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Int J STD AIDS. 2003 Jan;14(1):6-10.

Relation between Gram-stain and clinical criteria for diagnosing bacterial vaginosis with special reference to Gram grade II evaluation.

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Division of Medicine, Imperial College of Science, Technology and Medicine, St Mary' Hospital, Paddington, London W2 1NY, UK.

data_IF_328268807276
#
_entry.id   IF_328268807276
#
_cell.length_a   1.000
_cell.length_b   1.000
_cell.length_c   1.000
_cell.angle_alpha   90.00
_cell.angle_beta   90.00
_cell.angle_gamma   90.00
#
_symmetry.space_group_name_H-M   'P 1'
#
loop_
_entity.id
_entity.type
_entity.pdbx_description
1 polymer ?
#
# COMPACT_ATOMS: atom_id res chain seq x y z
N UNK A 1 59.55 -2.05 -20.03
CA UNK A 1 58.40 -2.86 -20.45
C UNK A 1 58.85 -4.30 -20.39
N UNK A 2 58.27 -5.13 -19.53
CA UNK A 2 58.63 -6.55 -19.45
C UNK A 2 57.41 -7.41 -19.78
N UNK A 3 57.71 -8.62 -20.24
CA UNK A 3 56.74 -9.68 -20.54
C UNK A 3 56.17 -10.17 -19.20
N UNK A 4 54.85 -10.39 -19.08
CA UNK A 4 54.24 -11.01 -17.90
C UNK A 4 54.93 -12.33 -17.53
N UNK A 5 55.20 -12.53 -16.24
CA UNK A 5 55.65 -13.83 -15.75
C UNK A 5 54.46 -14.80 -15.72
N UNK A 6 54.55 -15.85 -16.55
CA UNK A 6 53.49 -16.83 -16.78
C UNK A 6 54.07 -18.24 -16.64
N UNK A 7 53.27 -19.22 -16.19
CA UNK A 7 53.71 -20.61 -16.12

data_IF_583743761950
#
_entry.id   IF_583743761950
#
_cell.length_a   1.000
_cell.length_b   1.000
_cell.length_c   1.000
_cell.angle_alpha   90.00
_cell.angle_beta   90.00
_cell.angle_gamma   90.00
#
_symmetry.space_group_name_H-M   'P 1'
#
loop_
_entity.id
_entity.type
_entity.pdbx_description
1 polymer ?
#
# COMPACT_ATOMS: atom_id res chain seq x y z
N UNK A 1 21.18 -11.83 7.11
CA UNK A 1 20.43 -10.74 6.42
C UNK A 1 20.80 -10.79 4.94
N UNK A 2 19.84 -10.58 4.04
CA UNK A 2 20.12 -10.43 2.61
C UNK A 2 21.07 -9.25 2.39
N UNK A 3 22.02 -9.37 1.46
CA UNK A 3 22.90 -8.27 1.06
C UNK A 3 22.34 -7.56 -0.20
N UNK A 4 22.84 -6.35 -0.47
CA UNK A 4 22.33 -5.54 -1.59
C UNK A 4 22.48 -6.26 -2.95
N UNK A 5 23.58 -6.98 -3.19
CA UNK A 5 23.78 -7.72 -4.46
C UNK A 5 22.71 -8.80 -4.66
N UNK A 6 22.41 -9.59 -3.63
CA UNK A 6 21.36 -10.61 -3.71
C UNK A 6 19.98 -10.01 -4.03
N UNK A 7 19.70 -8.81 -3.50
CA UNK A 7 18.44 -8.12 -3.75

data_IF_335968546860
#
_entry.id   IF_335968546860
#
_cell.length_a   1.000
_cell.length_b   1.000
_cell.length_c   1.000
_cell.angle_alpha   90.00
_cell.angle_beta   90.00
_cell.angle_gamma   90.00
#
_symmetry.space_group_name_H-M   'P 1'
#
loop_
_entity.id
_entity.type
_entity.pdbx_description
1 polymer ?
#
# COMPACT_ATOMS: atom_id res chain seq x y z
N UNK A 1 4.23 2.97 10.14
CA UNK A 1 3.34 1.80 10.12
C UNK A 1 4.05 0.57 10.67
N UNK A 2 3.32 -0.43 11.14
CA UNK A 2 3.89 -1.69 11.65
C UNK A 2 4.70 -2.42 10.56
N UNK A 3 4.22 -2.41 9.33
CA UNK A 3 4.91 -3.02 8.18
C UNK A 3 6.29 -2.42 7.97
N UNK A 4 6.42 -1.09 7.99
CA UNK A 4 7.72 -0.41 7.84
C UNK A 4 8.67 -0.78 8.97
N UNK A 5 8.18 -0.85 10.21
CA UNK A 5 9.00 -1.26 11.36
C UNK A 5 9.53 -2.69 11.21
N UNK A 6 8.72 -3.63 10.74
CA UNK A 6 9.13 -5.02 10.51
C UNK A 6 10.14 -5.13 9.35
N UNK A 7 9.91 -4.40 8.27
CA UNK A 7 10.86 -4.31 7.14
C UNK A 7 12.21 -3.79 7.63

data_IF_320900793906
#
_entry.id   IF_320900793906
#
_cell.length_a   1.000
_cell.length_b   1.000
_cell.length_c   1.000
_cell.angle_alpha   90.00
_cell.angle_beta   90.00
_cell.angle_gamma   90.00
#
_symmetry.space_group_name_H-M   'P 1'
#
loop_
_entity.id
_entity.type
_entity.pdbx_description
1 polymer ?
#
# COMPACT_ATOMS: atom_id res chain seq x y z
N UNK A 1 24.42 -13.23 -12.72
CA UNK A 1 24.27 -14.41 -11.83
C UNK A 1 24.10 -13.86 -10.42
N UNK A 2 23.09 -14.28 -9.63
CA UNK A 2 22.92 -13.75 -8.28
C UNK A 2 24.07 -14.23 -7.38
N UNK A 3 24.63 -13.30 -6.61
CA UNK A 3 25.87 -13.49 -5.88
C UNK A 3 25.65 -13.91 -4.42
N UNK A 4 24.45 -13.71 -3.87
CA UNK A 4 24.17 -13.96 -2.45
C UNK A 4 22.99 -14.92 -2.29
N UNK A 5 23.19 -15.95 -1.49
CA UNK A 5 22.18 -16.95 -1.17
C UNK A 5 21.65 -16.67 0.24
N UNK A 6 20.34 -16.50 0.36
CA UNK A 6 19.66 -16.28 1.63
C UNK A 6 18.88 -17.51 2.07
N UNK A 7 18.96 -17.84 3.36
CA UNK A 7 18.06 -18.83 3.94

The aim of this study was to analyse how the results of Gram-staining vaginal smears correlated with the clinical criteria for determining the existence of bacterial vaginosis (BV) and, in particular, how the category defined as 'intermediate' or Gram grade II did so and its significance. Women attending an antenatal clinic with an abnormal vaginal flora, that is those who had Gram-stains of grades II or III, the latter considered to equate with BV, were given clindamycin or a placebo intravaginally and examined again on up to three occasions. Gram-stain readings of grade III correlated with the clinical criteria for BV on 356 (91.7%) of 388 occasions. Grade II readings covered the spectrum of clinical criteria and correlated with those for BV on 35 (37.2%) of 94 occasions. Grade I, recorded 231 times and seen usually after clindamycin treatment, was associated with BV only once. The sensitivity, specificity, positive predictive value and negative predictive value of the Gram stain for the diagnosis of BV, based on a combination of grades II and III, were 99.7%, 71.6%, 81% and 99.6%, respectively; based on grade III only, the values were 99.7%, 87.7%, 91.6% and 99.6%, respectively. Women reported a malodorous vaginal discharge on 49.2% of the occasions a grade III flora was seen and 13.3% of the times grade II was recorded. It was not associated with grade I and would seem a useful adjunct to the accepted clinical criteria for diagnosing BV. Each of the clinical criteria was found in about equal proportions (87%-91%) for women whose Gram grade was III. For grade II, an increased discharge was noted most often (76.5%) and 'clue' cells least often (24.5%). A positive amine test was the most specific, being associated with <1% of grade I smears. Of women with grade III status, 91% reverted to grade I after treatment with clindamycin for three days. In contrast, of women with grade II status, 53% reverted to grade I, as did 47% of those who were given a placebo. The 'intermediate' (grade II) category is a Gram-stain diagnosis and not one that can be made clinically. It is important to recognize as a distinct entity not only because amalgamation with grade III diminishes the specificity and positive predictive value of the Gram-stain for diagnosing BV, but also because women of grade II status usually fail to respond to clindamycin treatment, whereas those of grade III do not.

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